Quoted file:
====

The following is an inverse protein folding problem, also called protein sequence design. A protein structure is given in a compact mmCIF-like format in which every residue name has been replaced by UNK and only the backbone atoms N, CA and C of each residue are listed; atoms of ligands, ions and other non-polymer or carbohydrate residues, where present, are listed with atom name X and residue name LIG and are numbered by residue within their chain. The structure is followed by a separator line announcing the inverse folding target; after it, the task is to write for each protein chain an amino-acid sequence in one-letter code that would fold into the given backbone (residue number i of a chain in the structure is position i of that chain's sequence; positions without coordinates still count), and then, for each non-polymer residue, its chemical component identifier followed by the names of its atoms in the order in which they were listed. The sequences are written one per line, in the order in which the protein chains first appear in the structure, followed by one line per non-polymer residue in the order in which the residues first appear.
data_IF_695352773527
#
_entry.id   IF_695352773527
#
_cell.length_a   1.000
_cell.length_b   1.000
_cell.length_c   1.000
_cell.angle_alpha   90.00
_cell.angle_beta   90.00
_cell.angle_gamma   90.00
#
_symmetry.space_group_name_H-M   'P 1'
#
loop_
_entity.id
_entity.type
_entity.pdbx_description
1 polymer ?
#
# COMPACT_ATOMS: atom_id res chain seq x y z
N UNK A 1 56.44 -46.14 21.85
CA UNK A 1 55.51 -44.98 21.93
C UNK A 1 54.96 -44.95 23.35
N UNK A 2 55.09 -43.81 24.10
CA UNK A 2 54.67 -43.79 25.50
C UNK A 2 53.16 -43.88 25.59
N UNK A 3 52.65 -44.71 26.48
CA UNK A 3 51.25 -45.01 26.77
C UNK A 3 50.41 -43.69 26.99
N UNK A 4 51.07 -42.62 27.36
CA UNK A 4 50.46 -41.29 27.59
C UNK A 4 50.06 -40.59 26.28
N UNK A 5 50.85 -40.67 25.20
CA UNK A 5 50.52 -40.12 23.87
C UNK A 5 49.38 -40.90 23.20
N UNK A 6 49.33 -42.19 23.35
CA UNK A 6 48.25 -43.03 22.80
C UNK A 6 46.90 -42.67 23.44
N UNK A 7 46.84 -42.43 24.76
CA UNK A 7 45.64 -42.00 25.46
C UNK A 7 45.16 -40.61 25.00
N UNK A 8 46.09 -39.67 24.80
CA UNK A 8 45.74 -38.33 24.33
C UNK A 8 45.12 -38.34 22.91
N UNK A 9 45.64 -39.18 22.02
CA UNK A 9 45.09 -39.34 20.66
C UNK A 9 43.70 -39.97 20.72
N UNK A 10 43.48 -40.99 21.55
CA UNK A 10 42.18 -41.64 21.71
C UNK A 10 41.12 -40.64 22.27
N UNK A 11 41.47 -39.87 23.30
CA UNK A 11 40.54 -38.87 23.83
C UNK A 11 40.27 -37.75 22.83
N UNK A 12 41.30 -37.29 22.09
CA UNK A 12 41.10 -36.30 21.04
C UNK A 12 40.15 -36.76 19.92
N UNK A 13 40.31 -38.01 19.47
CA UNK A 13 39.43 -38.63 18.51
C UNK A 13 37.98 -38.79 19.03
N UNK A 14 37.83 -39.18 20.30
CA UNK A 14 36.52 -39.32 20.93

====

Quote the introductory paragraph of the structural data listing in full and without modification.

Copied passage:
The following is an inverse protein folding problem, also called protein sequence design. A protein structure is given in a compact mmCIF-like format in which every residue name has been replaced by UNK and only the backbone atoms N, CA and C of each residue are listed; atoms of ligands, ions and other non-polymer or carbohydrate residues, where present, are listed with atom name X and residue name LIG and are numbered by residue within their chain. The structure is followed by a separator line announcing the inverse folding target; after it, the task is to write for each protein chain an amino-acid sequence in one-letter code that would fold into the given backbone (residue number i of a chain in the structure is position i of that chain's sequence; positions without coordinates still count), and then, for each non-polymer residue, its chemical component identifier followed by the names of its atoms in the order in which they were listed. The sequences are written one per line, in the order in which the protein chains first appear in the structure, followed by one line per non-polymer residue in the order in which the residues first appear.